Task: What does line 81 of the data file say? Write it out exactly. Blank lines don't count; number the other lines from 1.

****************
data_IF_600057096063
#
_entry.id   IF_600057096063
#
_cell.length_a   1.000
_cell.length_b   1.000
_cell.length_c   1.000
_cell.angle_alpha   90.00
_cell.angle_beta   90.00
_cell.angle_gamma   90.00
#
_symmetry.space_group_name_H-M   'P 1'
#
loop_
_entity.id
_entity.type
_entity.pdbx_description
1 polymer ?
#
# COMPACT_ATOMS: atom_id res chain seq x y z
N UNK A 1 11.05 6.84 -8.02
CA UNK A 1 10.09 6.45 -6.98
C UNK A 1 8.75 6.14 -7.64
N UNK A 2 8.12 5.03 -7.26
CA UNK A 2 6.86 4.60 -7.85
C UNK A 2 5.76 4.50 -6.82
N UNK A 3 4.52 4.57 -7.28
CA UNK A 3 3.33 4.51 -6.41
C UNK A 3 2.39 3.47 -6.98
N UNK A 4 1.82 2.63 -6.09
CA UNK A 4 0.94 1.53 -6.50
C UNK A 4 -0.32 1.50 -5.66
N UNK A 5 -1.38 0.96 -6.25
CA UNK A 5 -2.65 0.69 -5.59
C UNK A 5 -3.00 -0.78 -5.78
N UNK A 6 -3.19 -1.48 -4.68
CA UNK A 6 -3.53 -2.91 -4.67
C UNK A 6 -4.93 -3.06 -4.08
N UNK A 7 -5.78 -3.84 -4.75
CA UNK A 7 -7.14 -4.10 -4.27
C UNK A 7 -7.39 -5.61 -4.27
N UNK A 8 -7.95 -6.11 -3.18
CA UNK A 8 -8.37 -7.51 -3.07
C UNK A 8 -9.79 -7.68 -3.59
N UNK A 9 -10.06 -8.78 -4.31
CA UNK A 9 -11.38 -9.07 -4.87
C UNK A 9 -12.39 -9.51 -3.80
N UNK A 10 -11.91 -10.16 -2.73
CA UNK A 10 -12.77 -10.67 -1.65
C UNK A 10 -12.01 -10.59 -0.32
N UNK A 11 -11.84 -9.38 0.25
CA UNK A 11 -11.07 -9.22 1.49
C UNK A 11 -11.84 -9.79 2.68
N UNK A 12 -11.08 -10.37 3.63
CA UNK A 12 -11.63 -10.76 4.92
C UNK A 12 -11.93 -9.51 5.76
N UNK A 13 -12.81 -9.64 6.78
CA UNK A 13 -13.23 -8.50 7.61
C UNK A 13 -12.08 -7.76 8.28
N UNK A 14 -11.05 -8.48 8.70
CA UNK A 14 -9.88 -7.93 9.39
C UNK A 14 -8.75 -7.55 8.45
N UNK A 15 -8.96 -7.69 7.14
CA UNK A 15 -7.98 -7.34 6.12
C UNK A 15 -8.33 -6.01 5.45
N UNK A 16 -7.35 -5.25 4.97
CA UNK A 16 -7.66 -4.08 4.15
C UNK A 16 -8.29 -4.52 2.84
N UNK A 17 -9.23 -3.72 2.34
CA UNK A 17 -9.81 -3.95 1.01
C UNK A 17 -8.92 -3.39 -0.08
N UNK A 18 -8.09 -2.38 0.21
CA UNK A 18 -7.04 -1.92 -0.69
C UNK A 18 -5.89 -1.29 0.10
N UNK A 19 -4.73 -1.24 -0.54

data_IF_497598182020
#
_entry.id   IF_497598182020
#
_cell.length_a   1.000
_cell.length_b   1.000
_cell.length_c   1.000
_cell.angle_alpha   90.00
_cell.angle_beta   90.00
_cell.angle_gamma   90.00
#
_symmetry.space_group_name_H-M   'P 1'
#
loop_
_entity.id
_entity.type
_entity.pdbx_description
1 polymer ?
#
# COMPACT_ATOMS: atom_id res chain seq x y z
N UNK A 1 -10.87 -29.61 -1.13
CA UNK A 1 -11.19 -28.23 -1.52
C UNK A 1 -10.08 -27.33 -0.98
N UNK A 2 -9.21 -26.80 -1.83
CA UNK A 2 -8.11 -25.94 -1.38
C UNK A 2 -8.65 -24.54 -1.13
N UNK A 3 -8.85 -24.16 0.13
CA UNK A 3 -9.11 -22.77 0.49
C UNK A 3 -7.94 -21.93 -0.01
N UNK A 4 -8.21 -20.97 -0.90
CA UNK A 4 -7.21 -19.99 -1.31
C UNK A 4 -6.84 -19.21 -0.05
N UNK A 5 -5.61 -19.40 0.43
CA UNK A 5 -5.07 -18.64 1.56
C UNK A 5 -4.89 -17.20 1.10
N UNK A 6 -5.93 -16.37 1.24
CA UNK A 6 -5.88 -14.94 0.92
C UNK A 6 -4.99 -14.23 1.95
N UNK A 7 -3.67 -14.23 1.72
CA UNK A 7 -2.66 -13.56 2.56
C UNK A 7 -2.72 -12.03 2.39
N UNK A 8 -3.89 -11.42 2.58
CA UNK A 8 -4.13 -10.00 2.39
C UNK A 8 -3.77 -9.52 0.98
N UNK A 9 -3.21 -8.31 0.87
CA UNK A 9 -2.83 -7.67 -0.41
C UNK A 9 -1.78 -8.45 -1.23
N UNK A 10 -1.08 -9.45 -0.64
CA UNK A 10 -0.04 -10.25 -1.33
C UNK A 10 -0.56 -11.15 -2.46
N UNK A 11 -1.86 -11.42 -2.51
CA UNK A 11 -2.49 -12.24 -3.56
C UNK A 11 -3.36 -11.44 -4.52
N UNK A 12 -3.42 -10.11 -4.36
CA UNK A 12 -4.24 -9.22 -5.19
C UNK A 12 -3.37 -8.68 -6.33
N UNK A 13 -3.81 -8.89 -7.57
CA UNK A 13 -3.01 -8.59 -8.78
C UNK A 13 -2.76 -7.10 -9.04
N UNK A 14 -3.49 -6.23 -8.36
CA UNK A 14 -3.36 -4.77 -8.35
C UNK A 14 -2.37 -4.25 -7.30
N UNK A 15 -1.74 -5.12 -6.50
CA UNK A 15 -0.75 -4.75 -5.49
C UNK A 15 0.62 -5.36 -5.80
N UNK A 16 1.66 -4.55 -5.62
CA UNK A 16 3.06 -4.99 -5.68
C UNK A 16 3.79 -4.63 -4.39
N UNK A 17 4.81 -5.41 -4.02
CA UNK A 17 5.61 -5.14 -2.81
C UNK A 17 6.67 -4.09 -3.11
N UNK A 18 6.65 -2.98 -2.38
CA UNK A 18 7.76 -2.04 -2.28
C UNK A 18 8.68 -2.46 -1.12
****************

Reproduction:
_cell.length_b   1.000